Indeed, the vast majority of policies and actions of the states in southern Africa have been aimed at benefiting capitalists, such as Illovo and Tongaat-Hulett. Even the SADC agreements around sugar were designed to benefit the likes of Illovo and Tongaat-Hulett. In many African countries, as touched upon above, local states have also intervened to assist the likes of Illovo in grabbing land and undermining strikes. As such, the great revolutionary anarchist Peter Kropotkin had a point when he said:
“states have always interfered in the economic life in favour of the capitalist exploiter. They have always granted protection in robbery, given aid and support for further enrichment. And it could not be otherwise. To do so was one of the functions – the chief mission – of the state.”
Far from benefiting society in southern Africa, many of the actions of Illovo and Tongaat-Hulett have had a negative impact on workers and communities. As such, workers and communities linked to, or working in, Illovo and Tongaat-Hulett face a massive struggle. These companies possess a lot of power and have proven most willing to use this power against workers. The states in which these two companies operate have also been strong backers of Illovo and Tongaat-Hulett, and have intervened to blunt and undermine worker and community struggles.
Despite these massive challenges, fortunately workers and communities have been involved in fighting many of the abuses of Illovo, Tongaat-Hulett and their state backers, as has been evident in such actions as strikes (including wildcat strikes). The fact that Illovo and Tongaat-Hulett operate in a number of countries, however, has been a major challenge to the effectiveness of such struggles. Because Illovo and Tongaat-Hulett have operations in different countries they have been able to undermine and hold out against local strikes as their operations in other countries have remained unaffected. As such, they are able to play workers off against one another, and are able to continue production in other areas as normal
To effectively combat this requires that workers forge unity across borders, and that in the region they begin to work towards building a counter-power that can win the massive gains that are so desperately needed. Both Illovo and Tongaat-Hulett are multinationals, and therefore, need to be challenged in all of the areas in which they operate, so that any gains won do not remain isolated or rolled back. Through cross-border struggles, the power that Illovo and Tongaat-Hulett currently have could be undermined. For example, strike actions would be far more effective if they could take place simultaneously across borders. This would mean Illovo and Tongaat-Hulett’s operations as a whole would be impacted on; limiting the manoeuvrability they have. The prospect of workers forging unity and taking up struggles across borders, nonetheless, remains distant; but steps have already been made in this direction through an initiative called the Southern African Farm Workers Network. This, however, would have to be built on if workers in Illovo and Tongaat-Hulett are to win better wages and working conditions as it would require uniting to fight across the region.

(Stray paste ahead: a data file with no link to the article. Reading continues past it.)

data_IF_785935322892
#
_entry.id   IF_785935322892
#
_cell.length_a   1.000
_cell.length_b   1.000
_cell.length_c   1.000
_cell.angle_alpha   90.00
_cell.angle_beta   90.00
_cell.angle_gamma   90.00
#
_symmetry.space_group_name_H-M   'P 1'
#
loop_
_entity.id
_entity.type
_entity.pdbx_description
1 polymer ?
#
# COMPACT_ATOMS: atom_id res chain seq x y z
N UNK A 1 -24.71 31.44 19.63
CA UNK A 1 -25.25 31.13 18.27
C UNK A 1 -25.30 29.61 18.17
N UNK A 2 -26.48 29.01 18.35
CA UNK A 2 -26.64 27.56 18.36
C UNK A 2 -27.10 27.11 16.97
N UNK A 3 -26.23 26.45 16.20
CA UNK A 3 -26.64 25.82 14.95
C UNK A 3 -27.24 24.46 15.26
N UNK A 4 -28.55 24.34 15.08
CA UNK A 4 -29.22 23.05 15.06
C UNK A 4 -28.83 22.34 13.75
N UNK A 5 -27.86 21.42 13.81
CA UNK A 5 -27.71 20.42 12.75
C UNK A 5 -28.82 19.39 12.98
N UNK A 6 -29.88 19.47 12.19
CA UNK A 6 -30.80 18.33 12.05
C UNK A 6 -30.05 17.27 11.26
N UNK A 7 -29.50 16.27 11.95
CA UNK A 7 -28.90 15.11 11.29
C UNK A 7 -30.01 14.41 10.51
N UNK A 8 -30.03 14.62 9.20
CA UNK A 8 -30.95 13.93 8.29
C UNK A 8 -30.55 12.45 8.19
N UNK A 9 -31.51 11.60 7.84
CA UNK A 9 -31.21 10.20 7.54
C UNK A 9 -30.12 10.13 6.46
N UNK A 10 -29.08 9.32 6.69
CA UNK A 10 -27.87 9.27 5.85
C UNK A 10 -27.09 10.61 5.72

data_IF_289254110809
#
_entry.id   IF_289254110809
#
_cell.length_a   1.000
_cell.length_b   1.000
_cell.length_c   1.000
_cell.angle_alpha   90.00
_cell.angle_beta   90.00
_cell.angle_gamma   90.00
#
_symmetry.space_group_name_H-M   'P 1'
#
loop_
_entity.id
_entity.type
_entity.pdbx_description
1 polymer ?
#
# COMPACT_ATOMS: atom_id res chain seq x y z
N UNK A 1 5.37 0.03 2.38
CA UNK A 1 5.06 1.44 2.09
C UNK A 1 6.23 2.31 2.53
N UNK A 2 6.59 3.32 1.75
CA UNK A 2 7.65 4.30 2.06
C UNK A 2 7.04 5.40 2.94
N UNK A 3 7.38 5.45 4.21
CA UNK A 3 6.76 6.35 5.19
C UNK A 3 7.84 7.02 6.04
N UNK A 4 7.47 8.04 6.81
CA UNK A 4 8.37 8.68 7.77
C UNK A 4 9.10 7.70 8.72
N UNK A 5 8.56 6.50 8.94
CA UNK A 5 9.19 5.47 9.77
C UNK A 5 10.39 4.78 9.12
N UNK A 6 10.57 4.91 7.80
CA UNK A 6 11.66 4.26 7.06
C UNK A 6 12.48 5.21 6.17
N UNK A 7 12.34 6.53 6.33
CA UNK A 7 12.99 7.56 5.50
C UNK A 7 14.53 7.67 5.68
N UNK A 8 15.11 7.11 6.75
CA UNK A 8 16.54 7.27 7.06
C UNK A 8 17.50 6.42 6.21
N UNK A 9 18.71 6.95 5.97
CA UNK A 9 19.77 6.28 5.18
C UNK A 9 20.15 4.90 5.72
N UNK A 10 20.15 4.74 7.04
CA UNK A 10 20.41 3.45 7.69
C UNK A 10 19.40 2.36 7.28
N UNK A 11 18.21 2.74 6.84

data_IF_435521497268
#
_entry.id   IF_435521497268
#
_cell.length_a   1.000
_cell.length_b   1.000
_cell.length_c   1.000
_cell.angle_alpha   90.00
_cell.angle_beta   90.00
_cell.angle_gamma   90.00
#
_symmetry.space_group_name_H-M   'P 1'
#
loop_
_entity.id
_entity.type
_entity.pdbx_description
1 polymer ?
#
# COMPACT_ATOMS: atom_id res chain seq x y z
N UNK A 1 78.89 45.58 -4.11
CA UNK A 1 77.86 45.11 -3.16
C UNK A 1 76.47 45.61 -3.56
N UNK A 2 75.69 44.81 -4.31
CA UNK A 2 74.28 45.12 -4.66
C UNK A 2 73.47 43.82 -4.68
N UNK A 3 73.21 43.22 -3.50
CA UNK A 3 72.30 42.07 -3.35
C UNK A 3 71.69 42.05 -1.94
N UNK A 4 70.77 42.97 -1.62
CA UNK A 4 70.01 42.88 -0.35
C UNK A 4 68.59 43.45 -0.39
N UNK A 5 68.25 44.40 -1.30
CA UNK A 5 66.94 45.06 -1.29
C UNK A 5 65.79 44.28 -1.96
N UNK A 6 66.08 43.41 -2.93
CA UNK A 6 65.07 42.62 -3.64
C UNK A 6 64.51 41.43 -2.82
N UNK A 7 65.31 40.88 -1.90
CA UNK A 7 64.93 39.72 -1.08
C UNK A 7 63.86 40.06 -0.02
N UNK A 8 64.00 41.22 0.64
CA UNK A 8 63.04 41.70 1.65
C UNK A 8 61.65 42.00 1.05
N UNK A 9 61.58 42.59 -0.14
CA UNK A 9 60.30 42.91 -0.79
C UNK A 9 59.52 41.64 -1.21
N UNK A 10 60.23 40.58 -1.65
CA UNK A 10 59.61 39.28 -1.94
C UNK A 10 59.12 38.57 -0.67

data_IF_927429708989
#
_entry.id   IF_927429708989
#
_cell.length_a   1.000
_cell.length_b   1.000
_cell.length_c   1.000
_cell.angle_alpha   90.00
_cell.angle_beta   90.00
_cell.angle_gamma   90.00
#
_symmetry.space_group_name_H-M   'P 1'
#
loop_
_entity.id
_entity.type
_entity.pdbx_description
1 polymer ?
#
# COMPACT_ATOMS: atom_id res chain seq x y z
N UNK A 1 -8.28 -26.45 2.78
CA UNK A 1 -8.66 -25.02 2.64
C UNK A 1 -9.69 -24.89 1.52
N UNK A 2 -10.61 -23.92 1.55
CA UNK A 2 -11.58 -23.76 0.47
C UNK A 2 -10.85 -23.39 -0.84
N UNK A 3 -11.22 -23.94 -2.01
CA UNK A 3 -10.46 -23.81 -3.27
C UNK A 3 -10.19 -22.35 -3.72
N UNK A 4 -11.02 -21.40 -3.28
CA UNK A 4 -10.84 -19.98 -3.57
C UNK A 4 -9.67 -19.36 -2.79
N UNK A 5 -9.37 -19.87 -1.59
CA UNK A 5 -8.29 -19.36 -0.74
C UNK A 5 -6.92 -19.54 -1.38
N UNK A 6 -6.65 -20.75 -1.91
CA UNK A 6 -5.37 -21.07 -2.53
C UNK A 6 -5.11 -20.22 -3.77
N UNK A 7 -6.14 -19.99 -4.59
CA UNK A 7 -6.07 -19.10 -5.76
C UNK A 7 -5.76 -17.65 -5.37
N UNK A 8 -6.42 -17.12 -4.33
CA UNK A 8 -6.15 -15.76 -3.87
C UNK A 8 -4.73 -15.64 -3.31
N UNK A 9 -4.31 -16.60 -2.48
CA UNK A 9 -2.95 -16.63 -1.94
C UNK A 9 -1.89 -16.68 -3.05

Linking across borders, nonetheless, needs to also be connected to linking the struggles of communities and workers. The trade union organisational form has the potential to do this. This, nonetheless, would require that unions go beyond narrowly focusing on permanent workers. It would, thus, require unions to also take up the issues of casual workers and those faced by the impoverished communities that surround Illovo and Tongaat-Hulett’s operations. For instance, trade unions could take up issues such as land grabs, or access to water, or they could demand jobs for community members. Unions would also need greater flexibility so that they could recruit casual workers and impoverished community members. Considering that permanent work is also on the decline, such a strategy may prove vital for the survival of unions. But taking up struggles of all workers and the wider community would also strengthen the hand of permanent workers, and could ensure community support when strikes are undertaken.
An important part of the struggle against companies like Illovo and Tongaat-Hulett is that unions need to be based on direct democracy, self-organisation and self-education. Unions need to be directed by members themselves along with establishing an culture of self-education. This is vital in effectively fighting bosses – without militant, confident, self-organised, and knowledgeable members, unions can’t win gains on a sustained basis. If union officials become disconnected from workers, if unions rely on specialised negotiators, institutionalised social dialogue and the law to try and win and maintain gains, they usually end up becoming bureaucratised and their power sags. It is only independent worker power that can win gains, and that requires very democratic and militant unions. Certainly, hoping that institutionalised social dialogue or the state (which is allied to the bosses) will bring workers gains, as opposed to workers themselves mobilising and fighting for gains, offers little hope. While demands by workers must be placed on bosses and the state, to win meaningful gains needs workers’ power and militancy. It was long ago pointed out that only workers can free themselves, the same too applies for workers struggling for gains against Illovo and Tongaat-Hulett.